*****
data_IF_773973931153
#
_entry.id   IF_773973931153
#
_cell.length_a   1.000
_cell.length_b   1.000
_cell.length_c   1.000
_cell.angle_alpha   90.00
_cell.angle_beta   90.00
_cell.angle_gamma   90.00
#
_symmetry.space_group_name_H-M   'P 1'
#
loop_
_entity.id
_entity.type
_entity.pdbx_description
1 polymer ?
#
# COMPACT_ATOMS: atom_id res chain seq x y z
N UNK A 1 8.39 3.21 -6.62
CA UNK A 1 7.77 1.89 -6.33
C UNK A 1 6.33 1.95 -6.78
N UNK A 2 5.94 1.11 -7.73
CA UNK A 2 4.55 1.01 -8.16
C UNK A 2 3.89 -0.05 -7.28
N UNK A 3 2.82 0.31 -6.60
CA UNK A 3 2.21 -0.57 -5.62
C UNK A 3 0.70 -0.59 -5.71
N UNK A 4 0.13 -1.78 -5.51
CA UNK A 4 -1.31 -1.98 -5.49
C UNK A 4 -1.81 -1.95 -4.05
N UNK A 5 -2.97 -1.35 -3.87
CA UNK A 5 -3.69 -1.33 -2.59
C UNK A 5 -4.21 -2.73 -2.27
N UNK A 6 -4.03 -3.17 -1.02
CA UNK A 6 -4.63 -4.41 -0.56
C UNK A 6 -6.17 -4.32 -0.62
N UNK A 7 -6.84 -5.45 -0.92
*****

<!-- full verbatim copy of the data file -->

data_IF_773973931153
#
_entry.id   IF_773973931153
#
_cell.length_a   1.000
_cell.length_b   1.000
_cell.length_c   1.000
_cell.angle_alpha   90.00
_cell.angle_beta   90.00
_cell.angle_gamma   90.00
#
_symmetry.space_group_name_H-M   'P 1'
#
loop_
_entity.id
_entity.type
_entity.pdbx_description
1 polymer ?
#
# COMPACT_ATOMS: atom_id res chain seq x y z
N UNK A 1 8.39 3.21 -6.62
CA UNK A 1 7.77 1.89 -6.33
C UNK A 1 6.33 1.95 -6.78
N UNK A 2 5.94 1.11 -7.73
CA UNK A 2 4.55 1.01 -8.16
C UNK A 2 3.89 -0.05 -7.28
N UNK A 3 2.82 0.31 -6.60
CA UNK A 3 2.21 -0.57 -5.62
C UNK A 3 0.70 -0.59 -5.71
N UNK A 4 0.13 -1.78 -5.51
CA UNK A 4 -1.31 -1.98 -5.49
C UNK A 4 -1.81 -1.95 -4.05
N UNK A 5 -2.97 -1.35 -3.87
CA UNK A 5 -3.69 -1.33 -2.59
C UNK A 5 -4.21 -2.73 -2.27
N UNK A 6 -4.03 -3.17 -1.02
CA UNK A 6 -4.63 -4.41 -0.56
C UNK A 6 -6.17 -4.32 -0.62
N UNK A 7 -6.84 -5.45 -0.92